‘An exhilarating, tragic tale and a terrific debut’ – Financial Times
“When you’re fifteen everything matters. I’m not just talking about the obvious stuff: what music you like, who your crew is, whatever. I mean everything. All the little details. The way you carry your bag, the way you wear your jeans. The way you tie your shoes, the way you walk in your shoes, the kind of shoes you’re wearing. The way you cut your hair, the way you wear your hat. Where you cross the road – Traffic lights and zebra crossings are for pussies, bruv – to where you sit on the bus. Your postcode, your estate, your school … You try living this life and see if it don’t make you a little … tense.”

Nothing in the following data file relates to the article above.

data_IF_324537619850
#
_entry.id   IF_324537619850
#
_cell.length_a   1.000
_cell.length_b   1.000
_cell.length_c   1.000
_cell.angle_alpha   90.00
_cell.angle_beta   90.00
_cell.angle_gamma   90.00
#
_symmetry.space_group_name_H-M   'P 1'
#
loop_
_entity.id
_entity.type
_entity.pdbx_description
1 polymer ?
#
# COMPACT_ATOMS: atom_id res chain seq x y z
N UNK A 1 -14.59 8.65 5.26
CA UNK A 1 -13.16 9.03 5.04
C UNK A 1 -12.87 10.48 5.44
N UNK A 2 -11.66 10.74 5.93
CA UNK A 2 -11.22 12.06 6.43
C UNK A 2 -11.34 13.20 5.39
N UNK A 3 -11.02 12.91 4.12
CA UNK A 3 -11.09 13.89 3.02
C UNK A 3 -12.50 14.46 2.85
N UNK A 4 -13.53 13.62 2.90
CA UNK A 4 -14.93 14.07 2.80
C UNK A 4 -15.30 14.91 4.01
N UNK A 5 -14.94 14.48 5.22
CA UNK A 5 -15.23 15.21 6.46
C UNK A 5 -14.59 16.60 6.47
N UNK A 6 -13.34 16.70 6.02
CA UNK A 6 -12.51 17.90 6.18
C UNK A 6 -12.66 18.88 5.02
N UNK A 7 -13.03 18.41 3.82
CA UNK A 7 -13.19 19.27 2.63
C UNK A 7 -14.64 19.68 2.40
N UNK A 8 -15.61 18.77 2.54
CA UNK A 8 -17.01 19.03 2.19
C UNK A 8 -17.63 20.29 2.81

Turf is the story of Jay. Jay’s about to turn sixteen – that means it’s time for him to graduate to the Blake Street Boyz’ Olders. And that means passing an initiation. But it’s an extreme task; one that makes Jay question if being in the gang is really as good as it had always seemed to be.
As Jay comes to terms with the task he’s been set his world begins to unravel around him. He begins to discover that some decisions are more complicated than right and wrong, and some outcomes more important than life and death.